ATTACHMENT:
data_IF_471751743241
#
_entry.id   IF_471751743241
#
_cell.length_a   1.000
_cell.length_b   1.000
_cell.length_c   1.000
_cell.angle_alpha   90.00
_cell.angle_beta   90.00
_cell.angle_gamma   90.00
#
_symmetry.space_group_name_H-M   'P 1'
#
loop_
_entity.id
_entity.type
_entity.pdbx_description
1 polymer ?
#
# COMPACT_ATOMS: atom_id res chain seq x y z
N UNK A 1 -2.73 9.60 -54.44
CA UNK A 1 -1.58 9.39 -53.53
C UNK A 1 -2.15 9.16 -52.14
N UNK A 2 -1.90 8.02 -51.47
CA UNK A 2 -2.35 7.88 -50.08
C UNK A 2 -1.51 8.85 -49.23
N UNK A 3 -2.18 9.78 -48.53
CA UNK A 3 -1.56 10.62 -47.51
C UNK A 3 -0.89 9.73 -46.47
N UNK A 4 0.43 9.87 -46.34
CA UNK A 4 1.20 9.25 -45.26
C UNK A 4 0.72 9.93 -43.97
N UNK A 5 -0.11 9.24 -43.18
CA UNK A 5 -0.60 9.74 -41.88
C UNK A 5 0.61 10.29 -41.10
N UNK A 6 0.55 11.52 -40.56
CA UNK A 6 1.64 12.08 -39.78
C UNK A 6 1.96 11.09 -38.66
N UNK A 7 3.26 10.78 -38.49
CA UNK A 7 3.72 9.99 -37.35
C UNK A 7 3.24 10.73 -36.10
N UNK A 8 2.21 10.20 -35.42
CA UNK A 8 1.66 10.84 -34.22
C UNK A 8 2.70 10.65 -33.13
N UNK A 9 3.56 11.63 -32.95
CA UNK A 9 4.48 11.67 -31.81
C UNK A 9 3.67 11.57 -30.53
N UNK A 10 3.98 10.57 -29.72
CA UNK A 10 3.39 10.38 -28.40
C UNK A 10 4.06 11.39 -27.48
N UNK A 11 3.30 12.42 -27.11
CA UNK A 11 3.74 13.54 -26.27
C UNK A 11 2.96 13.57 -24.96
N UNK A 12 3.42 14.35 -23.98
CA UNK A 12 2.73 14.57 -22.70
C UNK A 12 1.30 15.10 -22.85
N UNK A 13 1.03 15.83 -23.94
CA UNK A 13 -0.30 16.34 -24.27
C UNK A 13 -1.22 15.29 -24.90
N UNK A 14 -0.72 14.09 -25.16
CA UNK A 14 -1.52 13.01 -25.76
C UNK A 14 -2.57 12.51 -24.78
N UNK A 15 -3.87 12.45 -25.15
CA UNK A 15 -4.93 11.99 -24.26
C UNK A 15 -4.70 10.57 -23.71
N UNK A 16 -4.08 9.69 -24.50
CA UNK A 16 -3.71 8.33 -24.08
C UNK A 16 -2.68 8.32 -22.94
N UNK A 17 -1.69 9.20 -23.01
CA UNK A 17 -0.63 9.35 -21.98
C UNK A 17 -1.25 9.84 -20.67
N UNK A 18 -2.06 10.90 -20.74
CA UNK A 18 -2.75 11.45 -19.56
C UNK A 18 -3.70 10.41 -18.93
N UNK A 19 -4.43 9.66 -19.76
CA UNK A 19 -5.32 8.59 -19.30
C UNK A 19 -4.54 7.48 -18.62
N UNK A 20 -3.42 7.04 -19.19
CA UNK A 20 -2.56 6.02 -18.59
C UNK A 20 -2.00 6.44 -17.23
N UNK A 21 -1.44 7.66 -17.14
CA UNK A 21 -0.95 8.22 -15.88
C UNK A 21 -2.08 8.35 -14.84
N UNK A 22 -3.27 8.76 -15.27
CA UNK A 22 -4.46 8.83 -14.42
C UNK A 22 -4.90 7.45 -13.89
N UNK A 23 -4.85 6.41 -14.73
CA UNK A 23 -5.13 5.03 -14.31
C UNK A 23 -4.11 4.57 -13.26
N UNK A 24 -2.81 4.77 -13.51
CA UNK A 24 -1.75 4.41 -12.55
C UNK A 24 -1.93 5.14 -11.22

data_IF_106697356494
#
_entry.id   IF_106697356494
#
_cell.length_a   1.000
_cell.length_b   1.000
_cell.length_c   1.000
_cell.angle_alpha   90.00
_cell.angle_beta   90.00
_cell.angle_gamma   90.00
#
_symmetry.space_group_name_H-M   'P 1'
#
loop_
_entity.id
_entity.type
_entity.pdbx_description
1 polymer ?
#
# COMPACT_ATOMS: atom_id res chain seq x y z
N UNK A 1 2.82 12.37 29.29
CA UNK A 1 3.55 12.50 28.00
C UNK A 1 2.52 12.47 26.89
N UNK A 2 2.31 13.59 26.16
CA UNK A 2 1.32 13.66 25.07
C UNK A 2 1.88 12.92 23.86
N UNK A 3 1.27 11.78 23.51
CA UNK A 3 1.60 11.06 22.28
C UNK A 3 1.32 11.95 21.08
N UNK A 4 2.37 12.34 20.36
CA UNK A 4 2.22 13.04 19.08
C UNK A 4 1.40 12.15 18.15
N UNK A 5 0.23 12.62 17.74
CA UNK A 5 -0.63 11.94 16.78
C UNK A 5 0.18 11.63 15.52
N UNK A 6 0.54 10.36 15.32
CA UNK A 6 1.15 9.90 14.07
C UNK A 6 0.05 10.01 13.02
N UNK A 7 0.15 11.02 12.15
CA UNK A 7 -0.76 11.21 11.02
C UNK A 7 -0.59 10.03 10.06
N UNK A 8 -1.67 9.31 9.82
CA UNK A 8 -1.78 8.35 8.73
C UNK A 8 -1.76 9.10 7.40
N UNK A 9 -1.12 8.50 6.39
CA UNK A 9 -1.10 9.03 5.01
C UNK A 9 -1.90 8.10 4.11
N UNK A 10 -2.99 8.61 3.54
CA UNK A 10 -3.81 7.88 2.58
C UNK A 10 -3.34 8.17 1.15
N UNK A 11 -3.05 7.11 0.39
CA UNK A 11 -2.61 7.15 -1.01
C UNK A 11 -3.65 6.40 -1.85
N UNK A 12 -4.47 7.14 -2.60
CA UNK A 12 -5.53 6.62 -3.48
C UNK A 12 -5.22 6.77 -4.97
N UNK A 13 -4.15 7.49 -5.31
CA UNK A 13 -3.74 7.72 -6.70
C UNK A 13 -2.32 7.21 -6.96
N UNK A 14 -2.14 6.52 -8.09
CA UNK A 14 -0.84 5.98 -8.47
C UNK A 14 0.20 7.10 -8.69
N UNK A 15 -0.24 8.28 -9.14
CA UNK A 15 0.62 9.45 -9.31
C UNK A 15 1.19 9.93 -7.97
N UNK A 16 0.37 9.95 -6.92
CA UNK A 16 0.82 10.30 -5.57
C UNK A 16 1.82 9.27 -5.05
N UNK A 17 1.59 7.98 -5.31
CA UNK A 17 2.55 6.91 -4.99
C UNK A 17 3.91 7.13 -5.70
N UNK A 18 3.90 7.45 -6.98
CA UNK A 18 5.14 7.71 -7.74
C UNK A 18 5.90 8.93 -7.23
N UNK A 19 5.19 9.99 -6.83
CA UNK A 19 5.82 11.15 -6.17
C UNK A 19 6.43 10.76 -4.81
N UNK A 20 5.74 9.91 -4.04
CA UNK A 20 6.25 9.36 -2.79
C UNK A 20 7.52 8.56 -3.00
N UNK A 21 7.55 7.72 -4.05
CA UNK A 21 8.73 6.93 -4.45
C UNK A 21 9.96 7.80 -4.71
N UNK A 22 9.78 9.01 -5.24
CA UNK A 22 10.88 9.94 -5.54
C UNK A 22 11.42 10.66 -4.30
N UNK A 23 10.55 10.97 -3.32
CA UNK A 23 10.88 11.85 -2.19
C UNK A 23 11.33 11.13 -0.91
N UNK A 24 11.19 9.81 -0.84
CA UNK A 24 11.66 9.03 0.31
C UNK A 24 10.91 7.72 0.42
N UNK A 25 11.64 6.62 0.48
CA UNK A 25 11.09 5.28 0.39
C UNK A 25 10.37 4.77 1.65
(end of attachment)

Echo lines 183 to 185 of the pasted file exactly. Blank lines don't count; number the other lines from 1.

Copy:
CA UNK A 24 11.66 9.03 0.31
C UNK A 24 10.91 7.72 0.42
N UNK A 25 11.64 6.62 0.48